If Lil Wayne can be identified through one fixed lens, it's through his free-associative style -- his calling card for the better part of fifteen odd years. Within the depths of his touched brain exists an endless source of unexpressed ideas. Over time those ideas have come to fruition, often times by accidental "discharge."

Many of the Weezy lyrics we cherish the most could be easily confused for child's play if read under different lines, like a Picasso painting perceived to be chaotic and senseless in the eyes of a joyless person. On a superficial level, Weezy's overriding desire to be a skateboarder would suffice in explaining his youthful demeanor, but his playfulness, especially when expounded as a musical idea, becomes observable the more time you spend around his work. Our very own Mitch Findlay opened the discussion by referring to Wayne's comeuppance as the mercurial handling of a "Kid Genius."

Weezy's non-compliance to perceived adulthood allows him to occupy whatever ground he so covets. There is, however, a cost that comes with such boundless territory: the narrative tone of a passage or lack thereof (from a lyrical perspective). But in his defense, Weezy doesn't create tone by driving home an overcooked idiom. Lines like "my goonie goons the gooniest, run inside your room and kill you and who you rooming with," tickle your brain with unexpectedness; even Wayne was likely surprised by the unrehearsed outcome of "Let It Fly," and that turn of phrase in particular.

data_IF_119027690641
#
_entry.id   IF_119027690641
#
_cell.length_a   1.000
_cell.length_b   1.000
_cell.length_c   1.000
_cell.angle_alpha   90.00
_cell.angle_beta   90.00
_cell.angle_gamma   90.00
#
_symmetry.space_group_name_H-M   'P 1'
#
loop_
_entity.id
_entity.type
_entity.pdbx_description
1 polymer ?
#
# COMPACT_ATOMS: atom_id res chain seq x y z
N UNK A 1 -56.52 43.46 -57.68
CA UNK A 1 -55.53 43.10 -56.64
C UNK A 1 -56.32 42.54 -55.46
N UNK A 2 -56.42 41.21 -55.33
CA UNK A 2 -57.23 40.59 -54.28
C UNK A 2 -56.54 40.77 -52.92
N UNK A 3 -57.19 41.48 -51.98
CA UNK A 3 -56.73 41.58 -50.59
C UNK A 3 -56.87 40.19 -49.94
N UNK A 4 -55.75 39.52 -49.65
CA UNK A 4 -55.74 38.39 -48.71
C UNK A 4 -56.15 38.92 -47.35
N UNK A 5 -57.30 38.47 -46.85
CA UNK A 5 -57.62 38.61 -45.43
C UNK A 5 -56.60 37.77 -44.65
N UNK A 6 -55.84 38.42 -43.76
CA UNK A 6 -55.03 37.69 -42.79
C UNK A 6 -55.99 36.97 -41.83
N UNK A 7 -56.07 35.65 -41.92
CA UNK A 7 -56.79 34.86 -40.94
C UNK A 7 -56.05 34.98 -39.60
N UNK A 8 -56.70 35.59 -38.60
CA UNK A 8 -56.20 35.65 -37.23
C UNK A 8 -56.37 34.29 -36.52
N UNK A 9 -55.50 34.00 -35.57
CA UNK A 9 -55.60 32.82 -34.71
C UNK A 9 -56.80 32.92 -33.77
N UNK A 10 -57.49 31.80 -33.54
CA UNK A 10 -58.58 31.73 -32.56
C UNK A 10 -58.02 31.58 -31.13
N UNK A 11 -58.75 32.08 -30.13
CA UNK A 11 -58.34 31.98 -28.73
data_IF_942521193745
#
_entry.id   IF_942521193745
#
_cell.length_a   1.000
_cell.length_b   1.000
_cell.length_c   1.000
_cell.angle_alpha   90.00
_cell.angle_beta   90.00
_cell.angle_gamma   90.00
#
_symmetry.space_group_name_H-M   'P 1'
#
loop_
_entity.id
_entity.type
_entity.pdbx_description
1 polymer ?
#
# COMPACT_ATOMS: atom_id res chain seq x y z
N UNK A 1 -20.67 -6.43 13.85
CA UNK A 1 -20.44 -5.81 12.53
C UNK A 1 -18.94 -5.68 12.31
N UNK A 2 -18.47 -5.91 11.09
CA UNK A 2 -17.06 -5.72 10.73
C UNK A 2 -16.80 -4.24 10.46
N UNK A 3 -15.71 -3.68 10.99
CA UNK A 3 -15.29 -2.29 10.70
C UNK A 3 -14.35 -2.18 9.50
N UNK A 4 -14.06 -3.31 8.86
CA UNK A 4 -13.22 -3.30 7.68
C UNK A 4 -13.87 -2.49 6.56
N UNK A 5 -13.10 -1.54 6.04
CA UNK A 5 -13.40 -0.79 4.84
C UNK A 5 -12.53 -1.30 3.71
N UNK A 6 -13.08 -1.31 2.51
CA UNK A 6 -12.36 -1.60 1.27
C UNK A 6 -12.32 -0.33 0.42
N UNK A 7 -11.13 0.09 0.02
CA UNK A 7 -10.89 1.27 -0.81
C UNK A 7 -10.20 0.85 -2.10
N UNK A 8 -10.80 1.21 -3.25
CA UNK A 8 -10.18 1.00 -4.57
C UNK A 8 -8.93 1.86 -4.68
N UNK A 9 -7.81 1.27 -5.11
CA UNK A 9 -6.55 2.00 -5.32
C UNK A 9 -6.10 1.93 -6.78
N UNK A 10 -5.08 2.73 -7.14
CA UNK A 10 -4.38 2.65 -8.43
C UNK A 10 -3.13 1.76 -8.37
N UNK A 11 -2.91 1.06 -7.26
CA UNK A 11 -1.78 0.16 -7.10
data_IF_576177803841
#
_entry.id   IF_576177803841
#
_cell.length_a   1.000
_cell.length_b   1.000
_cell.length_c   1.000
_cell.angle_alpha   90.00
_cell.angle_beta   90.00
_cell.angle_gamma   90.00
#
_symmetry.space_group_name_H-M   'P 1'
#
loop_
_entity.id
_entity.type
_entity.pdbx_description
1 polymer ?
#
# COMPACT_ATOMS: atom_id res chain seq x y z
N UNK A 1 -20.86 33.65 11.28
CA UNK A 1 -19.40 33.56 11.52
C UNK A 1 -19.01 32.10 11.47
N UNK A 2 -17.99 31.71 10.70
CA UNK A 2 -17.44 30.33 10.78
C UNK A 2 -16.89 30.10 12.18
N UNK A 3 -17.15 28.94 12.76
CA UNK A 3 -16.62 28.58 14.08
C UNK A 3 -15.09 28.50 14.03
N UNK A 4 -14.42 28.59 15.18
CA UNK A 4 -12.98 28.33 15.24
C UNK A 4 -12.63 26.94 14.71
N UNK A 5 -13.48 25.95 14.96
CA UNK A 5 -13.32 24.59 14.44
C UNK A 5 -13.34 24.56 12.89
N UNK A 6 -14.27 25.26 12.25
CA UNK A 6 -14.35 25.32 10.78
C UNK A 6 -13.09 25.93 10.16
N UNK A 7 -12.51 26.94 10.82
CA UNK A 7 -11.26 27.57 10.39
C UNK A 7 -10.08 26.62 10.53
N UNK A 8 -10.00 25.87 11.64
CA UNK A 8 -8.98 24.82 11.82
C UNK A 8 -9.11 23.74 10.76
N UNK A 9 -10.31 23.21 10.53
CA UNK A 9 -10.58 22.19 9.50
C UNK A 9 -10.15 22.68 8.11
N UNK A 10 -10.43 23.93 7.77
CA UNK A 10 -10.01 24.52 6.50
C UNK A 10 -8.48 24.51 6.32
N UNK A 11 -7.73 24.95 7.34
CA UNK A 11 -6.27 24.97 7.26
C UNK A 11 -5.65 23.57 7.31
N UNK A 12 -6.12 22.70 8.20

Furthermore, Wayne has never had to give his music "the parenthetical treatment." When Weezy drops new music the weight of the World feels much lighter, even though a look at the shadowy interior would reveal all the clear and present hardship the Young Money CEO has faced in recent memory: a one year bid in Rikers, psychological torment (caused in part by his meta-addiction to lean), and the general facets of life that keep us awkwardly grounded.

"The Kid Genius" doesn't get a free pass due to, or in spite of his childlike demeanor. Beneath the seams of his fragmented mind is a well-meaning person with linear ideas he deems too limiting to explore on a record. The process of recommitting himself to a healthy stream of activity is part of his trajectory on Tha Carter V, an album I would argue is the sobering (high) point of his career to date.

On V, Weezy doesn't dwell on the particulars. After letting extraneous factors run their course for X amount of years, it seemed like as good a time as any to adopt church-like manners, through a process of exfoliation. So in essence, Weezy may have inadvertently mapped the third section of a career that was once only comprised two parts: the Hunger Games and the nascent Codeine-Era. We were often made to feel wary that he might suddenly choose to retire, and yet he persists at the highest level. Thankfully none of his extended growth has come at the expense of the free-associative style we now consider as important an institution as drive-in cinema and apple pie.